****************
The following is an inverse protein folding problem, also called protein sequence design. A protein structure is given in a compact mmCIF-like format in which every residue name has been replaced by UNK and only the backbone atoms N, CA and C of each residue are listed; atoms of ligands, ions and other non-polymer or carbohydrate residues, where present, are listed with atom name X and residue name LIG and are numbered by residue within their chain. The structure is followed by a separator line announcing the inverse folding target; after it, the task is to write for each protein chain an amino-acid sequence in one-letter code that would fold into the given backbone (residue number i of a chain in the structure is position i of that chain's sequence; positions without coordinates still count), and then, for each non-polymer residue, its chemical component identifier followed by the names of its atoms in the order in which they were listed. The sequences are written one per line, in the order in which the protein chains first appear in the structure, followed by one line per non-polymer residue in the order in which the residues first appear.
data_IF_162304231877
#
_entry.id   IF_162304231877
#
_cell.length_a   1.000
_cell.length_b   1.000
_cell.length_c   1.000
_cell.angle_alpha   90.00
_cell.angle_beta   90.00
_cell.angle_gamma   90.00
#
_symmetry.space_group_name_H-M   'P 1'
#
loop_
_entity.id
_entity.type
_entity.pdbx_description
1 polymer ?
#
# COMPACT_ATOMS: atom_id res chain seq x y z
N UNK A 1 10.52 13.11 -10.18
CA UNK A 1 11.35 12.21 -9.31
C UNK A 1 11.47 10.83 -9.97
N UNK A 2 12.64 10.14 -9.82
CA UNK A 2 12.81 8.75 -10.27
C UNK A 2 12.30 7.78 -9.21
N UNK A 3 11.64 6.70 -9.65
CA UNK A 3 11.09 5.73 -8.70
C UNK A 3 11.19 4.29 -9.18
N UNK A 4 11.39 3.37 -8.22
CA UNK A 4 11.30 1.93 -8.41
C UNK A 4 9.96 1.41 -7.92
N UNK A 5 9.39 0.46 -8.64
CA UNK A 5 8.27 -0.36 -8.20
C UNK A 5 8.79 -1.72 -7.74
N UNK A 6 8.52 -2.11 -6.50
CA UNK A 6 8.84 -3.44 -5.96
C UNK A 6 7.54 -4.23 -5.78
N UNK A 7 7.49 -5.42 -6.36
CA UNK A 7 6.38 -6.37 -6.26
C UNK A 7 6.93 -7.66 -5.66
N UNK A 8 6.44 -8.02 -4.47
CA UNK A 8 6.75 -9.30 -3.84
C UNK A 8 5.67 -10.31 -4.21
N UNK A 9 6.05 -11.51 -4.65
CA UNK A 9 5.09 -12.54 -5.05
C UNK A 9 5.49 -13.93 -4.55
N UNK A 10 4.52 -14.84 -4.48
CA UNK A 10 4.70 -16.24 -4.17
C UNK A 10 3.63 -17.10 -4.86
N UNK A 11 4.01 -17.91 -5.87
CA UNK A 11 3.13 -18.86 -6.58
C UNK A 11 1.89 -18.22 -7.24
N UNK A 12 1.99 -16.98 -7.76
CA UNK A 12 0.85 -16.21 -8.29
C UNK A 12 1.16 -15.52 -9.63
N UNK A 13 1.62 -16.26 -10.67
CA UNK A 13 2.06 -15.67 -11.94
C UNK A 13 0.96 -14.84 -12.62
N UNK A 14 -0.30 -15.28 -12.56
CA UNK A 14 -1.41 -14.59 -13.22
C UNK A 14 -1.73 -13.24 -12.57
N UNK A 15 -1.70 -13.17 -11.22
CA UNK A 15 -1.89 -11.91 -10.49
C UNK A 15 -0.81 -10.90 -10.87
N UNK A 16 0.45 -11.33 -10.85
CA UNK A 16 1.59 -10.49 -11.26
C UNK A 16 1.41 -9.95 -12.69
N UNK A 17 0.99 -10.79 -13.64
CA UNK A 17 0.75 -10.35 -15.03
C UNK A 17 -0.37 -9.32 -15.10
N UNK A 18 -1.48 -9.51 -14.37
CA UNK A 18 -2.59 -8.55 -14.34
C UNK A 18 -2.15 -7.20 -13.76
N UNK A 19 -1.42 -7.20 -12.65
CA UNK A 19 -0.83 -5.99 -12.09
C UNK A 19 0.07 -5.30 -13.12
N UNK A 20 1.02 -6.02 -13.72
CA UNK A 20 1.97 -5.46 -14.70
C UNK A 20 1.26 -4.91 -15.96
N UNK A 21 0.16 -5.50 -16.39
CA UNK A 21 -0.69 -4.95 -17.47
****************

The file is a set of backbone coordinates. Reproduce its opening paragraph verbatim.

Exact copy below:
The following is an inverse protein folding problem, also called protein sequence design. A protein structure is given in a compact mmCIF-like format in which every residue name has been replaced by UNK and only the backbone atoms N, CA and C of each residue are listed; atoms of ligands, ions and other non-polymer or carbohydrate residues, where present, are listed with atom name X and residue name LIG and are numbered by residue within their chain. The structure is followed by a separator line announcing the inverse folding target; after it, the task is to write for each protein chain an amino-acid sequence in one-letter code that would fold into the given backbone (residue number i of a chain in the structure is position i of that chain's sequence; positions without coordinates still count), and then, for each non-polymer residue, its chemical component identifier followed by the names of its atoms in the order in which they were listed. The sequences are written one per line, in the order in which the protein chains first appear in the structure, followed by one line per non-polymer residue in the order in which the residues first appear.